Biking through Amsterdam, the Rijksmuseum and Vondelpark

Having been in Europe during the summer many times, we thought we knew what the weather would be like. So we didn’t even look up the weather in the cities we are traveling to. Mistake! Amsterdam was cold… jacket and scarf cold, especially in the morning and evening if you’re on a bike.

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We lounged around until 10:15am and headed out to take the train into the Central Station. We wanted to ride bikes around the city, and found this great place called Frederic’s Rentabike. There are many options to rent a bike in Amsterdam. All of them, seemingly, scream “tourist”. Mike’s Bikes are painted red; Yellow Bike, a green bike… etc. Frederic’s, however, just has normal Dutch bikes (that look about 50 years old – a good thing in a city that had 100,000 bikes stolen last year alone).

Amsterdam has nearly a million residents, about as many bikes, and a million tourists coming through every month. In 2008, it was rainy and we were new to the city and to traveling together. We hit all the touristy spots our first time – a canal boat tour, Anne Frank House, Rijksmuseum, Van Gogh Museum, Rembrandt House, and Vondelpark, all within 2 days.

This time we wanted to relax and really enjoy the city. Riding bikes was a little scary. There are bikes everywhere. Cyclists, people on mopeds and motorcycles, teeny cars, pedestrians, trams, and cars all vie for space on the road. There are bike lanes almost everywhere, which really helps, but the teeny cars, mopeds and motorcycles can be in the bike lanes too! Also, you can ride both ways on any of these paths, regardless of whether it’s on the left or right hand side of a road or canal. The real terror comes when approaching intersections, where all forms of traffic converge. An image in my (Amy’s) mind is of a child riding his bike less than two feet from the tram, which is gliding alongside him. Each oblivious to the other, while anxiety and intrigue wrestled inside of me.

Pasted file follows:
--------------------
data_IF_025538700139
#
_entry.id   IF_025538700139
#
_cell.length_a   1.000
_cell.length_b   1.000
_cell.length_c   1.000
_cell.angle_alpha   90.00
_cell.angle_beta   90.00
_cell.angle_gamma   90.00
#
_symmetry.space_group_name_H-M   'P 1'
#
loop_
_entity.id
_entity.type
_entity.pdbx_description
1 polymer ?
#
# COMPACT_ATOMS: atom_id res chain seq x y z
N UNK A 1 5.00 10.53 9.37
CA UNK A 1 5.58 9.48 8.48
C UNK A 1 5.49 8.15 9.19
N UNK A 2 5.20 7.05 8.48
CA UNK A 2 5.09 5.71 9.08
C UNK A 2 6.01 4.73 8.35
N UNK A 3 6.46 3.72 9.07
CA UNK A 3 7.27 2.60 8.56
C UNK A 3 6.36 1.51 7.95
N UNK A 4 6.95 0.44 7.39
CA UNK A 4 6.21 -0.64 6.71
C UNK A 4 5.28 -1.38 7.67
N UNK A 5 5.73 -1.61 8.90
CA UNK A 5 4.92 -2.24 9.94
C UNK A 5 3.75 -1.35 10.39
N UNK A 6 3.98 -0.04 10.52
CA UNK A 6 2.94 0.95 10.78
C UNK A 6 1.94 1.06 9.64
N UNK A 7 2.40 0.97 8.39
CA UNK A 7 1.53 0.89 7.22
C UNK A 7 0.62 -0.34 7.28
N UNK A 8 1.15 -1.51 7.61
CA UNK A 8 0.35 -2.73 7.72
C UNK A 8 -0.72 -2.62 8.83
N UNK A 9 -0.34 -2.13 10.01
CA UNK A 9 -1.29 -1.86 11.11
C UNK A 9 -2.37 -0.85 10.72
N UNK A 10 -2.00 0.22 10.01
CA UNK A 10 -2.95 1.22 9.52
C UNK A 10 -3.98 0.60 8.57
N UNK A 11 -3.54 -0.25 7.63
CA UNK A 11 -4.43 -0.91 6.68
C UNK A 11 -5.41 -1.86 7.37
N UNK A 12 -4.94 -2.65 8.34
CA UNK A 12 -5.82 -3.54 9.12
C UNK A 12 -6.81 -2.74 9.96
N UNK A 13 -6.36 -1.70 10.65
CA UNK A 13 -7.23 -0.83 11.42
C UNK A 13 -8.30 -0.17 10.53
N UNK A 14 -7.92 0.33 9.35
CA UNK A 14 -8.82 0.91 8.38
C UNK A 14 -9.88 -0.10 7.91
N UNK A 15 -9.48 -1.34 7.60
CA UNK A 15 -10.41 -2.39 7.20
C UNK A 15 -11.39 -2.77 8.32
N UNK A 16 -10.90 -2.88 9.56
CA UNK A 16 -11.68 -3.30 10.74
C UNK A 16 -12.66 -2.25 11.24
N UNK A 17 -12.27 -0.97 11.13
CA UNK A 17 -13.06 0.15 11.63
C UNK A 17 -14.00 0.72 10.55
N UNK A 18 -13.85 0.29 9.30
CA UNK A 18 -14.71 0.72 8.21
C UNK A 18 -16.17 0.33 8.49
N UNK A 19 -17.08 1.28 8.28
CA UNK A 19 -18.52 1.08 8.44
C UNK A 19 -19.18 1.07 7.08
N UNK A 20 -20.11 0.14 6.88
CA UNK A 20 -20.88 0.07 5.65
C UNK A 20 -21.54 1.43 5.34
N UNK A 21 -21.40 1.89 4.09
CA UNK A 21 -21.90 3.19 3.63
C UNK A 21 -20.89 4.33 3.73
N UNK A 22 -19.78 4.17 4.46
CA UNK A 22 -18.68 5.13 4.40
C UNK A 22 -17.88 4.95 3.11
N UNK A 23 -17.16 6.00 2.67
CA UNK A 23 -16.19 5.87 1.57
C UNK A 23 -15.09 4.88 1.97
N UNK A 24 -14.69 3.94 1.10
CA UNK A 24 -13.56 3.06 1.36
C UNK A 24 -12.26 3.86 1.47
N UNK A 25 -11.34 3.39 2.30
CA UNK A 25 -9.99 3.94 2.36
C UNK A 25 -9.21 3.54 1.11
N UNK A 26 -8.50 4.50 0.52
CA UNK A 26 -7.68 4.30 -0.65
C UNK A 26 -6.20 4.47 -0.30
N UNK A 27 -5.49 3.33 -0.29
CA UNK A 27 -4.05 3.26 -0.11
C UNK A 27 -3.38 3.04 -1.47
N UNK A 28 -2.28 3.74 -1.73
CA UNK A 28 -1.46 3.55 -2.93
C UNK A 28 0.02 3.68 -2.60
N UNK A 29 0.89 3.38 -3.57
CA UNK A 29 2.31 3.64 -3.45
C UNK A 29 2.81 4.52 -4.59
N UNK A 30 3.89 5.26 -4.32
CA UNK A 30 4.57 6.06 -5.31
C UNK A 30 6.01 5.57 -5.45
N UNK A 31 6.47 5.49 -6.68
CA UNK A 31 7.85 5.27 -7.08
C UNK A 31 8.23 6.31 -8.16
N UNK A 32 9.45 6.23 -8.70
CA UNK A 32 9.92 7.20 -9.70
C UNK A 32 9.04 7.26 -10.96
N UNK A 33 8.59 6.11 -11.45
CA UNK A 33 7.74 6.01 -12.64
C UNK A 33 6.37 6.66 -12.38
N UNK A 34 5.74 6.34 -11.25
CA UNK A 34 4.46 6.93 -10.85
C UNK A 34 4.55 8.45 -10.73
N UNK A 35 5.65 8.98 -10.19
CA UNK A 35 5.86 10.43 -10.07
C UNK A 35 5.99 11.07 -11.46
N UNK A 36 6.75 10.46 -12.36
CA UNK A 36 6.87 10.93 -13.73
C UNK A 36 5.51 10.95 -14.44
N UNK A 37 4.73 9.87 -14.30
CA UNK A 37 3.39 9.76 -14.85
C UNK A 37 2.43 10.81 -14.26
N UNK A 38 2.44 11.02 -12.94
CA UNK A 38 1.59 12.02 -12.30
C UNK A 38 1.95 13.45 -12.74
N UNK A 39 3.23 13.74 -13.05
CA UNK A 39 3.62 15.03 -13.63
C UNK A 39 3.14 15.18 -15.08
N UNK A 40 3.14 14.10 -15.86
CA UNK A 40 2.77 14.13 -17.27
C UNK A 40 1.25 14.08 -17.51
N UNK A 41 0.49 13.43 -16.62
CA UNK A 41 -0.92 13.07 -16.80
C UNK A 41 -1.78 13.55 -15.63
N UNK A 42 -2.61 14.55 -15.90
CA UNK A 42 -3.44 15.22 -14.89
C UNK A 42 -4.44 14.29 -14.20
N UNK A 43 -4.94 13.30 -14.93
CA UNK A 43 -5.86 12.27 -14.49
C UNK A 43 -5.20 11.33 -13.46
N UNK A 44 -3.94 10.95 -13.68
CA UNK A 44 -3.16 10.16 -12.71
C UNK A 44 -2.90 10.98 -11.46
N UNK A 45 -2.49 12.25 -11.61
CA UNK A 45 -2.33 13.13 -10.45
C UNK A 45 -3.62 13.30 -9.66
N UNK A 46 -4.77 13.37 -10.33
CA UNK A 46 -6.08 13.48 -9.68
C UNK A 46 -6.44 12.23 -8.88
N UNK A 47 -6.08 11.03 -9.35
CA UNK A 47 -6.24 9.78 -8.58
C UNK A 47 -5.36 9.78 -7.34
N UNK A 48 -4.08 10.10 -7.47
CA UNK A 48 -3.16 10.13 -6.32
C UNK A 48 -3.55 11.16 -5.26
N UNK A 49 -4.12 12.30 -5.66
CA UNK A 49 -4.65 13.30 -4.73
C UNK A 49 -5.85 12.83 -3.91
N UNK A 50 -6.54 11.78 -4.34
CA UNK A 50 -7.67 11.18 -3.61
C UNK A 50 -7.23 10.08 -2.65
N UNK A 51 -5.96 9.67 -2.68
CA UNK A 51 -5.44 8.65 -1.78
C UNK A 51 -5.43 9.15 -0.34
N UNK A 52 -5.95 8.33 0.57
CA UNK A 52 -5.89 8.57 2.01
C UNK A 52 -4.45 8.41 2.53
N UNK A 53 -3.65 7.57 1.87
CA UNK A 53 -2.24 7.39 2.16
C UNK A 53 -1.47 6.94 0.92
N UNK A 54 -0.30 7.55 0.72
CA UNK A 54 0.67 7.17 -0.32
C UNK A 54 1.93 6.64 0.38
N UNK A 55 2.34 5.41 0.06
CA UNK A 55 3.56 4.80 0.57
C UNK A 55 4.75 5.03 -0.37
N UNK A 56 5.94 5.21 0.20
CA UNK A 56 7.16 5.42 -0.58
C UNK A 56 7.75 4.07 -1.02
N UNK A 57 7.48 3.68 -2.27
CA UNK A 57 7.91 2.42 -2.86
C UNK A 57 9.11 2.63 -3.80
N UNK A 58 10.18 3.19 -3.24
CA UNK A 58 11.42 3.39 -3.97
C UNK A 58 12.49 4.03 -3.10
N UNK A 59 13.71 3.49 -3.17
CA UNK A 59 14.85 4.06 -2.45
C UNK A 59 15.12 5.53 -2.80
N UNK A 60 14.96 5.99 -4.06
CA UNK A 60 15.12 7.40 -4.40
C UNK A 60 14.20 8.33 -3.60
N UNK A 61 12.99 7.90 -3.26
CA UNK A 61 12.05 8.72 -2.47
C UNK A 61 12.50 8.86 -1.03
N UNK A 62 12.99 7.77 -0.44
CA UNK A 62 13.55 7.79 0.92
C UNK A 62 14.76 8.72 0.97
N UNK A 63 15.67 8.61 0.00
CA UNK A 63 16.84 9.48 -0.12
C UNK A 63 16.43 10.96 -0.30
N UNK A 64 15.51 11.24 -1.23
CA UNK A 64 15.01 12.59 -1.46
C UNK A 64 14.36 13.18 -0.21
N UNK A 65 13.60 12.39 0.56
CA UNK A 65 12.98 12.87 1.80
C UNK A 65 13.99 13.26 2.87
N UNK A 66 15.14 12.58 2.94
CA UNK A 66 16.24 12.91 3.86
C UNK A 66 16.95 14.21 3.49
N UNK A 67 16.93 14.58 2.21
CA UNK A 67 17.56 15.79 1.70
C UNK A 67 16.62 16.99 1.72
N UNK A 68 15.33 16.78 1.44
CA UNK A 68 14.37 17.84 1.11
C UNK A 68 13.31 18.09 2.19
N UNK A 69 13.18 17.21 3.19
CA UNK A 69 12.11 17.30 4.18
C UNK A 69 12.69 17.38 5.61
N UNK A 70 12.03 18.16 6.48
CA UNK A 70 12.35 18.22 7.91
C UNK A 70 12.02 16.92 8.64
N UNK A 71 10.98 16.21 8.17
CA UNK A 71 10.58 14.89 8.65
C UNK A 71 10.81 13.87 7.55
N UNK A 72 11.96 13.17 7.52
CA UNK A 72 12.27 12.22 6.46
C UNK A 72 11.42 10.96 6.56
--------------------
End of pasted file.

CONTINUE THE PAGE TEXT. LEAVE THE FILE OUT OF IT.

Although biking Amsterdam is nerve-wracking, it is also exhilarating and SO MUCH FUN!!! We really really really encourage anyone going to Amsterdam to do it. And we hope to bring some Amsterdam back to Orlando 😉 Let’s go, Critical Mass!

IMG_3190We stopped by an open air street market near the New Church, got some fresh squeezed OJ and bought a souvenir. And we realized flea markets are pretty much the same everywhere. Then we rode down to the MuseumPlein, through the arch of the Rijksmuseum and parked our bikes. Before we went in, we ate our pack lunch and took some pictures in front of the giant “iamsterdam” sign (I Am Amsterdam) that was crawling with people from all over the world (literally).

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This was our second time at the Rijks; much of the museum was closed last time, which was fine since our schedule was so packed that time. So we had pretty high expectations, now that the entire museum is open. But we were a bit underwhelmed. We think we have seen enough 16th – 19th century paintings for awhile. Yes, we love Vermeer, Rubens, Rembrandt, Jan Steen… but we really find ourselves attracted to late 19th century and certain threads of 20th century art.